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Mathematical problems in the control of underactuated systems, Nonlinear Dynamics and Renormalization

By David Auckly and Lev Kapitanski


There are many interesting mathematical problems in control theory. In this paper we will discuss problems and techniques related to underactuated systems. An underactuated system is one with fewer control inputs than degrees of freedom. Balancing a ruler on the tip of a finger is a good example of an underactuated system. This system has five degrees of freedom (three for the fingertip and two angles for the ruler). However, only the three degrees of freedom for the fingertip are directly controlled. In fact, any system requiring balance is an underactuated system. A bicycle is an obvious example. An airplane is a less obvious example (six degrees of freedom, underactuated by two). We will give a mathematical formulation of several problems arising from applications, review some standard and new techniques, and pose some interesting and challenging open questions. Stabilization of underactuated systems To describe a mechanical system we start with a manifold, Q, representing all possible configurations of the system. The configuration space Q is equipped with a Riemannian metric, g, so that the kinetic energy is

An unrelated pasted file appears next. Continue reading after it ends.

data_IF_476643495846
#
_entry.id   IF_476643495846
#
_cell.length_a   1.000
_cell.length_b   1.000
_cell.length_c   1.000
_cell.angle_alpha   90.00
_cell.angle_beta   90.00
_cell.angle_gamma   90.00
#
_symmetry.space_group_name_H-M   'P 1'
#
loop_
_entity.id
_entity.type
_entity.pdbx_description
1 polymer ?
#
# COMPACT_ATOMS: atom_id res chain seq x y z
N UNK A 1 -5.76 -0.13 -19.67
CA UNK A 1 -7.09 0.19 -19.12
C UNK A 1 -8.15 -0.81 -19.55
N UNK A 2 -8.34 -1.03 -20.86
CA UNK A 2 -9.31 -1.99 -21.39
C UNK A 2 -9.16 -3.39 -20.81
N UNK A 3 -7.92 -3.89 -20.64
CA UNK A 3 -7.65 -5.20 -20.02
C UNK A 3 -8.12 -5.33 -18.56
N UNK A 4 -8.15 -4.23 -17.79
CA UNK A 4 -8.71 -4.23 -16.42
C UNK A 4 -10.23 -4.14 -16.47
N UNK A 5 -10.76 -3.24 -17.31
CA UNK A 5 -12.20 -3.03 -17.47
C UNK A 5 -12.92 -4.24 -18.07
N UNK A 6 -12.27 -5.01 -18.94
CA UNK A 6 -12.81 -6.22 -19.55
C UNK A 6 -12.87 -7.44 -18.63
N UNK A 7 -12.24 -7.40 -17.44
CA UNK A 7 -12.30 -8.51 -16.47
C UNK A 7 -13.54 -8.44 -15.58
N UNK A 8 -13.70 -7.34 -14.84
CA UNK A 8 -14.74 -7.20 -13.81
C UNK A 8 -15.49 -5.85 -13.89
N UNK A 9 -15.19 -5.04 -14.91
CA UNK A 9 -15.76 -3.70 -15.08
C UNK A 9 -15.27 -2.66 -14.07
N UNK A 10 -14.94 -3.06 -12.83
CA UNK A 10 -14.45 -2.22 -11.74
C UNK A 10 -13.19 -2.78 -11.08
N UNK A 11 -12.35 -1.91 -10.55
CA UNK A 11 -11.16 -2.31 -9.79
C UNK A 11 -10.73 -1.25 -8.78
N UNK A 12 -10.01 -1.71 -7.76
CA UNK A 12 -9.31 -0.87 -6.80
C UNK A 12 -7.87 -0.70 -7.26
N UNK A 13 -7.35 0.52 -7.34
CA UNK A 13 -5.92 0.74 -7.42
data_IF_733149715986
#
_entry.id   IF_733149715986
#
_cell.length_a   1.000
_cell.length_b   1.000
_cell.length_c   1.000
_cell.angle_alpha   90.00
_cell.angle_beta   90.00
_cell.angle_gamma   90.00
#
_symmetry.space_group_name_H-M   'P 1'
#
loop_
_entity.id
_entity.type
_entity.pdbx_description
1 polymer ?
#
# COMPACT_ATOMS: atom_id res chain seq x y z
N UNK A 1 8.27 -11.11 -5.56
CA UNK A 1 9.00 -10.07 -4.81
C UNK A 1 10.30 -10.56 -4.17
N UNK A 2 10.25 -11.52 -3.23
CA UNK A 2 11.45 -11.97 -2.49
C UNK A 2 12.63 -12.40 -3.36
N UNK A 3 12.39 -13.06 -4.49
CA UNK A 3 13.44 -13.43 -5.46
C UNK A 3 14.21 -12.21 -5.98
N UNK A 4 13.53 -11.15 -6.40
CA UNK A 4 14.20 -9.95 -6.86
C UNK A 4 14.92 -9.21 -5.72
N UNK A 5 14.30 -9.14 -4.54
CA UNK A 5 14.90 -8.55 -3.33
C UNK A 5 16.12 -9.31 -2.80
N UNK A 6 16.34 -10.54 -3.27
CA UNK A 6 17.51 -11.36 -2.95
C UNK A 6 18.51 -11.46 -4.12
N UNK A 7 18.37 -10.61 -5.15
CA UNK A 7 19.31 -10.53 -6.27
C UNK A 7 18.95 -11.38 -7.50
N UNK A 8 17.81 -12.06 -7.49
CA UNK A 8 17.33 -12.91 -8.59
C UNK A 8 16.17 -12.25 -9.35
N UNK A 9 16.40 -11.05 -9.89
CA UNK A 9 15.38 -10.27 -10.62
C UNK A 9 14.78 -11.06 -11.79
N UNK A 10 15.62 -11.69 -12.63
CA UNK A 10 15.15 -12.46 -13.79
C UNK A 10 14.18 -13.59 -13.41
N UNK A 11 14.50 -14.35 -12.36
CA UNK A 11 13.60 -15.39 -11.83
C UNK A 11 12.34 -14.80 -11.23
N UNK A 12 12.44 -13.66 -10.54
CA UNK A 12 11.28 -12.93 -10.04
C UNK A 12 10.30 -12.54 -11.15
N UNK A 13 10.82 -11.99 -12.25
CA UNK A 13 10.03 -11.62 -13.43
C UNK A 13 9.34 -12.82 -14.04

Year: 2001
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